• Federal officials made the right call last week in choosing not to attempt to re-prosecute former Sen. John Edwards, whose recent trail for campaign finance fraud ended with a hung jury on most counts. The case was terribly complicated, and many legal experts predicted from the outset that a conviction would be difficult. The decision not to re-try Edwards doesn't mean he's innocent; it just means Uncle Sam recognizes he probably couldn't be convicted.
Humorist Will Rogers once said he didn't belong to an organized political party; he was a Democrat. That appears particularly true now that the S. C. Democratic Party's primary for the new seventh Congressional District seat is mired in controversy over whether or not the votes for a candidate who had withdrawn should be counted. Complicating the situation is that the fate of the favored son of the party's hierarchy hangs in the balance as officials – and, later, probably lawyers – try to unravel the mess.
Former Florida Gov. Jeb Bush said earlier this week what many Republicans staunchly refuse to acknowledge: that their hero, Ronald Reagan, would be out of step with many in the GOP today, that the hard-line ideologists would find him too flexible, too willing to compromise, too amenable to recognizing members of the opposite party and working with them to create legislation that would benefit the country. Bush included his own father along with Reagan, too.
• Massive lawsuits have been filed against the National Football League by former players who claim the NFL hid evidence linking injuries to permanent brain damage. Because of medical evidence about shortened life spans and brain abnormalities, more and more people who used to scoff at such actions are now asking the question, legitimately, "Do I want my son to play football?"
Tuesday's recall election in Wisconsin, where backers of public unions failed to unseat Gov. Scott Walker after he cut collective bargaining rights, commanded much of the spotlight, but voters in San Jose and San Diego, Cal. also dealt major blows to public unions by voting to cut the pension benefits of public workers in those two cities. Many labor experts see a rising tide of such moves as cities and states are now facing the harsh economic realities of the rich deals they bestowed upon unions for so many years.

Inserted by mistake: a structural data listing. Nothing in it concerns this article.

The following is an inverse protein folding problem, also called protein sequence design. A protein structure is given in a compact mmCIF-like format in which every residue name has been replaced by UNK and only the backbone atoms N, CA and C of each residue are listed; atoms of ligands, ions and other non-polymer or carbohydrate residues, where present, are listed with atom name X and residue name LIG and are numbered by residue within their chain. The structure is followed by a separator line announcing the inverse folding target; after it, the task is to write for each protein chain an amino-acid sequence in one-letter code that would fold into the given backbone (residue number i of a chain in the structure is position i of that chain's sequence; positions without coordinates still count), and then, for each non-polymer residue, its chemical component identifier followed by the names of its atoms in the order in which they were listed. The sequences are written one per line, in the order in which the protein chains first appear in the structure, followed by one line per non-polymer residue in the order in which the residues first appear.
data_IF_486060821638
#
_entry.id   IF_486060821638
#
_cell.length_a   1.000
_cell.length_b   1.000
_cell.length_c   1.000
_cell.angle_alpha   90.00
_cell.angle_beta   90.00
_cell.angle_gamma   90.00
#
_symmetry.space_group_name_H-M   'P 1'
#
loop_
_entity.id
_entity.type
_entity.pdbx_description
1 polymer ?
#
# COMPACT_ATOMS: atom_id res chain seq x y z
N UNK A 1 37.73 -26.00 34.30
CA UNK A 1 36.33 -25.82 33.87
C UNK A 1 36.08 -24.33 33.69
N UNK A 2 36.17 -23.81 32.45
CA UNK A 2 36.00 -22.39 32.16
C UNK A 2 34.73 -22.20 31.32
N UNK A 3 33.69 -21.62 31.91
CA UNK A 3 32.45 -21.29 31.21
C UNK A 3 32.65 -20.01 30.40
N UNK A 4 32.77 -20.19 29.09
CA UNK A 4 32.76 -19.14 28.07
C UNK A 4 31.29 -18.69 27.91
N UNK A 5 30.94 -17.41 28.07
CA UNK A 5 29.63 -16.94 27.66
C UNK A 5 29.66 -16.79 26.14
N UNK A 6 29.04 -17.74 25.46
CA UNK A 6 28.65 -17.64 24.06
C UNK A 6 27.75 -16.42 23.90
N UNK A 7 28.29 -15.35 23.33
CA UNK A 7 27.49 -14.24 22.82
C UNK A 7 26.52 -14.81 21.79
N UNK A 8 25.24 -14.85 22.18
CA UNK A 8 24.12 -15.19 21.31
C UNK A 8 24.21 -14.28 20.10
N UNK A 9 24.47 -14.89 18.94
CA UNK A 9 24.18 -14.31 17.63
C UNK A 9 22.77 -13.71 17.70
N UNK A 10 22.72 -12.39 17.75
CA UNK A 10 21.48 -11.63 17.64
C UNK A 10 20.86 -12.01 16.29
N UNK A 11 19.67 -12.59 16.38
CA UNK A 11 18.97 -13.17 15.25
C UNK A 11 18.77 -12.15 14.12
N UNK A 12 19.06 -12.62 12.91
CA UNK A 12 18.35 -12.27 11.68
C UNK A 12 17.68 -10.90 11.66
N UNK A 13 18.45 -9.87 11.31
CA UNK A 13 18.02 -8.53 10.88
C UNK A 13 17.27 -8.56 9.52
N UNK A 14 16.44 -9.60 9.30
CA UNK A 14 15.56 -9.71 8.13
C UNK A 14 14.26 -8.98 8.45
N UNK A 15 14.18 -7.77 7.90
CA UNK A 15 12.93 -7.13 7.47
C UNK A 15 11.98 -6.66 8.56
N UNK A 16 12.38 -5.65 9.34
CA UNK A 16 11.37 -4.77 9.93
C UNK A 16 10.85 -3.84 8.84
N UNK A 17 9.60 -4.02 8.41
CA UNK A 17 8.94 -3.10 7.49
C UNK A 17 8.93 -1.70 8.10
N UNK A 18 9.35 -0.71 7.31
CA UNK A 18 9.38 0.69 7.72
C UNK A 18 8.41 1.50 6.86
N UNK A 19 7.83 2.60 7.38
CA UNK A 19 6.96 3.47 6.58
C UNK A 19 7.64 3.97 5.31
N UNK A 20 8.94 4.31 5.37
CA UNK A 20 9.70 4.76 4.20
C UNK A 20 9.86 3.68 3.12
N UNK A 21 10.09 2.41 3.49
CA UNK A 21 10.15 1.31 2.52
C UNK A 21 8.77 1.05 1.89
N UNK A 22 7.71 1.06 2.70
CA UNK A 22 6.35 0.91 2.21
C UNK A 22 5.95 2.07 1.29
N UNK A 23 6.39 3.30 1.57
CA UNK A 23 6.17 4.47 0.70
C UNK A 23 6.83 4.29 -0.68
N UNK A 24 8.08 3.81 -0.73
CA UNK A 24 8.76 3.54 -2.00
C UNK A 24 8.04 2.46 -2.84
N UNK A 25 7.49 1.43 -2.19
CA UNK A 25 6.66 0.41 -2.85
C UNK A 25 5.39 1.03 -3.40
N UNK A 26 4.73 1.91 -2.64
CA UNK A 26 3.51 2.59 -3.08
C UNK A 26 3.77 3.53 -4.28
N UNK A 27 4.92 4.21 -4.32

By the time you read this, the tale will have been told on the Wisconsin recall election of Gov. Scott Walker, who was elected two years ago on a promise of cutting the power of public unions' collective bargaining, which is exactly what he did after taking office. The resultant blowback from liberal groups was powerful, and a recall election was scheduled and held yesterday.
• A recent survey found that men's workplace desks are generally dirtier than women's -- that's in terms of bacteria -- and that shouldn't come as a surprise to many people. However, scientists caution that we are in some instances becoming too wary of germs, that they're a necessary part of life and in many cases are beneficial. It brings us back to that old debate about hand sanitizers and whether or not we're actually doing long-term harm by insisting that everything be germ-free. As for us, we recall the days when kids rolled around in the ...
As Mitt Romney's campaign steps up its pace following his securing of enough votes to ensure the Republican presidential nomination, some prominent Democrats express surprise with how quickly Romney's former GOP foes have converted to his cause. Some on the Obama team expected there to be lingering dissension among Republicans over the hard-fought primary. And ironically, the president's major offensive centers around criticizing Romney's tenure as head of Bain Capital, a private equity firm that earned him millions of dollars.
We're glad to see that Kershaw County Council has passed an ordinance making it more difficult for roadside vendors to do business here; many such "hit and run" enterprises produce no tax revenue, don't provide customer service and make life for small business in the county more difficult. Council last week approved such legislation.
• We congratulate Kershaw County's 2012 graduates – both those who have already stepped across the stage and those who will receive their diplomas Saturday. As indicated in today's Chronicle-Independent graduation section, we have many young people with bright futures ahead of them. We wish them the very best on their journey.